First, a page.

Metals of Antiquity
The seven metals of antiquity are gold, silver, copper, tin, lead, iron, and mercury. Essential to early metallurgy and alchemical work, these were the only known metals for early human history, and all early tools and ornamentation were made from these metals.
Most precious jewelry utilizes gold and silver, copper, tin, iron, and their alloys (such as brass and bronze) are still widely used in jewelry today.
By combining different elements in careful proportions, alloys can be made that bring forth certain features of the base metals that are highly desirable, like a higher melting point, or increased strength. Many copper ores naturally contain other salts and metals, and the earliest bronze items were made from smelted copper ore with naturally occurring traces of arsenic.
Copper's ductility, or ability to have its shape changed without breaking, means it is a wonderful metal to be formed, or shaped with hammers.
Later, technology would continue to improve, and copper would be intentionally combined together with tin under high heat to create an alloy, a version of bronze that is similar to what we use today. The Bronze Age had begun, a time of ever growing technology to create strong and durable tools, weapons, and objects of ornamentation.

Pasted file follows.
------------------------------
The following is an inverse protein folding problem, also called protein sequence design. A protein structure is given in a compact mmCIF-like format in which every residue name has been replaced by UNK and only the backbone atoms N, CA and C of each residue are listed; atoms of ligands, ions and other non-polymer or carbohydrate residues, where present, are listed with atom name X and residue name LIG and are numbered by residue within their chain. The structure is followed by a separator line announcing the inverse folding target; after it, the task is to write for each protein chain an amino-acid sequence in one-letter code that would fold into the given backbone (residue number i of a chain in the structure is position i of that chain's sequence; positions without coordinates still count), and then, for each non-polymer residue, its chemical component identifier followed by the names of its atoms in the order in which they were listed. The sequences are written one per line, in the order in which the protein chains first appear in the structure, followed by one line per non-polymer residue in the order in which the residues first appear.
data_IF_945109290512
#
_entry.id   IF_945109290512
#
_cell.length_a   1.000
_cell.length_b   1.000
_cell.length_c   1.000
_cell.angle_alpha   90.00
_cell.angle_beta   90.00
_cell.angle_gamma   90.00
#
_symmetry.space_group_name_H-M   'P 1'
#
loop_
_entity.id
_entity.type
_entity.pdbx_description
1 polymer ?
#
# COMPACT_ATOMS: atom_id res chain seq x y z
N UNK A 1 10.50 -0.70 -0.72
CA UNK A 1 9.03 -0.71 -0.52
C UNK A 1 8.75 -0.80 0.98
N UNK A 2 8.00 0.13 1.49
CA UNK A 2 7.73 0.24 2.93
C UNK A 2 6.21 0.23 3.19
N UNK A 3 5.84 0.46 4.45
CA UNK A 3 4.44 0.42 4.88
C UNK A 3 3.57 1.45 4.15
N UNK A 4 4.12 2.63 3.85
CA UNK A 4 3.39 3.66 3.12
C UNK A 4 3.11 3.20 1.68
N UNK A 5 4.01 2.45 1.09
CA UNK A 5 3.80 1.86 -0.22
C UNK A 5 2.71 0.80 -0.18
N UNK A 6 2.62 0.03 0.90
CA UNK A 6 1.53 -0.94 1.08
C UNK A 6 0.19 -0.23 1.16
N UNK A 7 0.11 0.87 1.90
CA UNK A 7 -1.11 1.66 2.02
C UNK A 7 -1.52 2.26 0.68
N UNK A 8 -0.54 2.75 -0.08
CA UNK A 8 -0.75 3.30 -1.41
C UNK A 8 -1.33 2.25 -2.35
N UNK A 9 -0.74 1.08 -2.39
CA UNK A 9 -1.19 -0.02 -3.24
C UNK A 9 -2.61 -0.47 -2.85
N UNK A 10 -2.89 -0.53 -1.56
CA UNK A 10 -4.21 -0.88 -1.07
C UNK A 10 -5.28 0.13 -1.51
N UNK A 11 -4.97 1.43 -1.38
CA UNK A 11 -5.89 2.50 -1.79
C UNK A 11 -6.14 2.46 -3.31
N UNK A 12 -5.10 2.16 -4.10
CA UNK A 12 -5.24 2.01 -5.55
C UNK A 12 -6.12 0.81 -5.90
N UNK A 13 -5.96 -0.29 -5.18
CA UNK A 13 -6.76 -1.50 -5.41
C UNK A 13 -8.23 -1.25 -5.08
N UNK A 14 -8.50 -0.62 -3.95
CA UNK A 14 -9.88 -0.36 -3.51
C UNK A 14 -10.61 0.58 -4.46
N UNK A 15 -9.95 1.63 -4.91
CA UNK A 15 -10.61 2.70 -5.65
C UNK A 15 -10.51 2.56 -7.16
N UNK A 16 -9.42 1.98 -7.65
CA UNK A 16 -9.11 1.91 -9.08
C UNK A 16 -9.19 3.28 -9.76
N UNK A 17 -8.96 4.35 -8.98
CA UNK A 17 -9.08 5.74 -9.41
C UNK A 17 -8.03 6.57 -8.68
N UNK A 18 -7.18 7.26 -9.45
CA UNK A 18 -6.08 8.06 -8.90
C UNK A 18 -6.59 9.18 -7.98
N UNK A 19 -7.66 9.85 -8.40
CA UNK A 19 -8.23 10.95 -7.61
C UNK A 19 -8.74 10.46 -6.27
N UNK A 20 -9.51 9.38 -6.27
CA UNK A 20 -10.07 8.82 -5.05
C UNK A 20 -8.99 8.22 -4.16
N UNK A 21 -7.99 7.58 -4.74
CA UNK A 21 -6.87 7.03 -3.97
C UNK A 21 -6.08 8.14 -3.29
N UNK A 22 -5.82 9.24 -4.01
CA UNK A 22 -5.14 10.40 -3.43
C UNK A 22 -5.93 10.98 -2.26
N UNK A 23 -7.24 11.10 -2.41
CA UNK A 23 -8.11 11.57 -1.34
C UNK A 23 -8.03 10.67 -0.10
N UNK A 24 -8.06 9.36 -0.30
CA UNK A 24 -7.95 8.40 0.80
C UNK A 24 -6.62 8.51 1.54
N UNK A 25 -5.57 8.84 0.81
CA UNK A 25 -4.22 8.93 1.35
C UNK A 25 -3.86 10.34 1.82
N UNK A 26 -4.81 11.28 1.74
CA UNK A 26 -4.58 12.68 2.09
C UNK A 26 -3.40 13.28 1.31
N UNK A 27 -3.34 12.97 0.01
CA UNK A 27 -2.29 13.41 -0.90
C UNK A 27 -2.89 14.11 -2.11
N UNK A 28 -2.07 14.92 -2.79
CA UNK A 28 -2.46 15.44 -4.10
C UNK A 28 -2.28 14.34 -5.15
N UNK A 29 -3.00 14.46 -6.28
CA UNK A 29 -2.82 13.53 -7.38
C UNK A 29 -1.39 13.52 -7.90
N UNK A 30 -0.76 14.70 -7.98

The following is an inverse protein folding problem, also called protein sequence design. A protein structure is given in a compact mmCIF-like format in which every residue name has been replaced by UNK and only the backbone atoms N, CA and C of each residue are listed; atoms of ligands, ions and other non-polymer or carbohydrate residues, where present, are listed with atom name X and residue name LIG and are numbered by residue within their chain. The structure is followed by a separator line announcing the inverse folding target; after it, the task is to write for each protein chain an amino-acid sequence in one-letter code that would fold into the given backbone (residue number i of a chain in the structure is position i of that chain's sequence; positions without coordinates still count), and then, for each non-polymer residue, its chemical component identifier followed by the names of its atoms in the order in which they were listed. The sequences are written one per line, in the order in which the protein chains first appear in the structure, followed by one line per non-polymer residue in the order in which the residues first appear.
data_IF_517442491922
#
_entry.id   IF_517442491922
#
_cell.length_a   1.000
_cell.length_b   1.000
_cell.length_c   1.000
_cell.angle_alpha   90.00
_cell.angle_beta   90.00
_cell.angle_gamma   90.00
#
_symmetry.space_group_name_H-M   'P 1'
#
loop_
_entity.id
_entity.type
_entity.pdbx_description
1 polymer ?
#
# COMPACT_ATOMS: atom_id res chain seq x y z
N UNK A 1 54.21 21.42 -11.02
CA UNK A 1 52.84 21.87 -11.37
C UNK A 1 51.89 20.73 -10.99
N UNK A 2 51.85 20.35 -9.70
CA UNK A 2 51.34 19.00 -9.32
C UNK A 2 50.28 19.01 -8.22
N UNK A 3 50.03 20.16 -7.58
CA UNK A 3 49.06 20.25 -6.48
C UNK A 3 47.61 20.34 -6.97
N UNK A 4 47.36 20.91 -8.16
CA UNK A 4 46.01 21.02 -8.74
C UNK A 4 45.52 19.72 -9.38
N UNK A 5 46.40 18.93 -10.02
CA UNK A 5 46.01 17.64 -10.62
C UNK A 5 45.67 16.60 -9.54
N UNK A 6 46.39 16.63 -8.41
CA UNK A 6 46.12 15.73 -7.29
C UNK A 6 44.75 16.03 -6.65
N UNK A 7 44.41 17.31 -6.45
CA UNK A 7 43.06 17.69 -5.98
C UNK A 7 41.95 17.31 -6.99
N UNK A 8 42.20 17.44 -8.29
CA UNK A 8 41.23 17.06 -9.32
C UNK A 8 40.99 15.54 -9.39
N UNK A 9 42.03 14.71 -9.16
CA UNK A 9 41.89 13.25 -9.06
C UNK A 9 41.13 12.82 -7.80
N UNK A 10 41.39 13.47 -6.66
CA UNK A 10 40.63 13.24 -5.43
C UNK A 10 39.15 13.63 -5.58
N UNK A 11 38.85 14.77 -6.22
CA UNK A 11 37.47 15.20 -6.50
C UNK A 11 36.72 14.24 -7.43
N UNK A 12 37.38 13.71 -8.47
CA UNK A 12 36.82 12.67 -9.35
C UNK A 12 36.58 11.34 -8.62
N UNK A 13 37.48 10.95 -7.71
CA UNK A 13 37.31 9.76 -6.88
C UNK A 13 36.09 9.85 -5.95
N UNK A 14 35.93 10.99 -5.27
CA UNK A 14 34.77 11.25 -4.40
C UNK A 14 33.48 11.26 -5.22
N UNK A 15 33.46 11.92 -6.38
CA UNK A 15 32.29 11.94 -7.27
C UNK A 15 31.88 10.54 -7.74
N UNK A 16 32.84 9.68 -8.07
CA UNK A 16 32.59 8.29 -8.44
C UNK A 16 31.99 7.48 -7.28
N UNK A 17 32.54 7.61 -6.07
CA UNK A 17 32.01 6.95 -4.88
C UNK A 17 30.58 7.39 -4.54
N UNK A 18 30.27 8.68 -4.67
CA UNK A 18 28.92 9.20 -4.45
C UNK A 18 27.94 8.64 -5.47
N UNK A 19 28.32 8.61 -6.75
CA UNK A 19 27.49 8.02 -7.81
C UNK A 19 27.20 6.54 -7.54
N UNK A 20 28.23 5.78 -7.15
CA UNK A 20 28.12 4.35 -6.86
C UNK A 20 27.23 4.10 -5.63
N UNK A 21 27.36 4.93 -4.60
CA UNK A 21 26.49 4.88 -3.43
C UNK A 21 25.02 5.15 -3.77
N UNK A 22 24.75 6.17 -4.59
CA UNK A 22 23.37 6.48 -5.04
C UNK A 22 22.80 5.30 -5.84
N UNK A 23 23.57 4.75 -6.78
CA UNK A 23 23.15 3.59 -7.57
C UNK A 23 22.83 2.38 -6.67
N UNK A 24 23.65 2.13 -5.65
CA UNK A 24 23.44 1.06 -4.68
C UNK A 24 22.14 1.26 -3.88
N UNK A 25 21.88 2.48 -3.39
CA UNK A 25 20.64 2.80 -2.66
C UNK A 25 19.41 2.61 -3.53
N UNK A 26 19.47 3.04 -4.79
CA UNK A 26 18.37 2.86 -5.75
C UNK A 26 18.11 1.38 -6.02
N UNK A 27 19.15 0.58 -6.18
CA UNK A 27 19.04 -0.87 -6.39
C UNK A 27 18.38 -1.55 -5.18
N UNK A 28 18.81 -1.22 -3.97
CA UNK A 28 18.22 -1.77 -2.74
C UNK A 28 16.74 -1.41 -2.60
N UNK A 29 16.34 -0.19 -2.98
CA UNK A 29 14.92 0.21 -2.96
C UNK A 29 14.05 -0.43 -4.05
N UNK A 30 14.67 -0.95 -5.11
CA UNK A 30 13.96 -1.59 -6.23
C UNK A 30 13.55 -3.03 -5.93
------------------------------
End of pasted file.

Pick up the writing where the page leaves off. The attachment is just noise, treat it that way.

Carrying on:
Along with the discovery of bronze, gold and silver were commonly found in their pure form, and are very workable and not as reactive as copper. Brass, a combination of copper and tin, is very durable and looks similar to elemental gold but it oxidizes quickly and needs frequent polishing. (For the beauty and durability of gold at an affordable price, gold-filled jewelry is an excellent choice.)
Initially, meteoric iron - iron from meteor strikes on earth - was all that was available to early smiths. It was commonly used to create tools and weapons. As technology improved, early metalworkers experimented and learned how to smelt iron for more durability and strength, and the Iron Age began.